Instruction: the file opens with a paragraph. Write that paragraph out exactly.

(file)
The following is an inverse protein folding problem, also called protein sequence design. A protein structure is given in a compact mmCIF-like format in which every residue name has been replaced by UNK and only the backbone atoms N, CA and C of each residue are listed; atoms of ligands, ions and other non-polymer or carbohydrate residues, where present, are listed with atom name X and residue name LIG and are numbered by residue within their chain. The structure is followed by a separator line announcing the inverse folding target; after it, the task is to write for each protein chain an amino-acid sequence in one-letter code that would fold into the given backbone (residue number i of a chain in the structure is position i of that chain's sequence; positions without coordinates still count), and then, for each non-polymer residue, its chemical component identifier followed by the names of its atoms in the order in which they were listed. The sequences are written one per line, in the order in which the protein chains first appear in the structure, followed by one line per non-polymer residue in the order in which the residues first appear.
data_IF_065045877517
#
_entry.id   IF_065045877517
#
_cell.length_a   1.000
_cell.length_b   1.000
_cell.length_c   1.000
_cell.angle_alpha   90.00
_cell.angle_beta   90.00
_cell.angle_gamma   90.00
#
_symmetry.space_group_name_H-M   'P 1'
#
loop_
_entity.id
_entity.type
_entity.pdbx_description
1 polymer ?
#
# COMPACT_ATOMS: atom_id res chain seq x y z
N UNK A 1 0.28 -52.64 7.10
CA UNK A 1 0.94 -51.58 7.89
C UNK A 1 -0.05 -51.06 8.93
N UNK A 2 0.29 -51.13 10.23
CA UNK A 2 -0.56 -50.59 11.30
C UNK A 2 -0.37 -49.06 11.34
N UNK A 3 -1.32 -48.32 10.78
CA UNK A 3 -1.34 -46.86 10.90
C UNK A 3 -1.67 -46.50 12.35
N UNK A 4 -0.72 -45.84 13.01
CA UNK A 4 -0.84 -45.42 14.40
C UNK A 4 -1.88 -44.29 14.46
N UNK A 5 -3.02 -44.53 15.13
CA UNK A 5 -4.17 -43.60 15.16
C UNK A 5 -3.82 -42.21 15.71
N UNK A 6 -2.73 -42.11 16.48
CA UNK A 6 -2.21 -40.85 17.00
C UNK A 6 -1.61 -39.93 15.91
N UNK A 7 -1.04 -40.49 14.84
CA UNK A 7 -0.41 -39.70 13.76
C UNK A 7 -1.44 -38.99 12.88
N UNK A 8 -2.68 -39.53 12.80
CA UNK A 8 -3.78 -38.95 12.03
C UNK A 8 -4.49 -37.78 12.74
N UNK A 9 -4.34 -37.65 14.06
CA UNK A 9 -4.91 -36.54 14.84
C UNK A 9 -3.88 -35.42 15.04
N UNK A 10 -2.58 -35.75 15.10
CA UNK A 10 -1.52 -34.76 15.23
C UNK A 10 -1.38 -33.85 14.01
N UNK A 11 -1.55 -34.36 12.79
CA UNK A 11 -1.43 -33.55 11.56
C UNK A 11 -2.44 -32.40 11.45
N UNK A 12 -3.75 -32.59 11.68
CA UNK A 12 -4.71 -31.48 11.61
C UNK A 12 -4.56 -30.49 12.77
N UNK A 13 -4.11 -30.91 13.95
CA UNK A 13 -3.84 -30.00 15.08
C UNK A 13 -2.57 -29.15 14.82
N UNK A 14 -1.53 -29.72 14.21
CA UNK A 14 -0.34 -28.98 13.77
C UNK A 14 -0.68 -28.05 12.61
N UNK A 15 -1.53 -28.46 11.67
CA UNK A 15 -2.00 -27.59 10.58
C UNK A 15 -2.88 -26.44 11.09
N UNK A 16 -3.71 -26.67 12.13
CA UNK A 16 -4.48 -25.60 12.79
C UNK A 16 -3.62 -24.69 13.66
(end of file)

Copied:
The following is an inverse protein folding problem, also called protein sequence design. A protein structure is given in a compact mmCIF-like format in which every residue name has been replaced by UNK and only the backbone atoms N, CA and C of each residue are listed; atoms of ligands, ions and other non-polymer or carbohydrate residues, where present, are listed with atom name X and residue name LIG and are numbered by residue within their chain. The structure is followed by a separator line announcing the inverse folding target; after it, the task is to write for each protein chain an amino-acid sequence in one-letter code that would fold into the given backbone (residue number i of a chain in the structure is position i of that chain's sequence; positions without coordinates still count), and then, for each non-polymer residue, its chemical component identifier followed by the names of its atoms in the order in which they were listed. The sequences are written one per line, in the order in which the protein chains first appear in the structure, followed by one line per non-polymer residue in the order in which the residues first appear.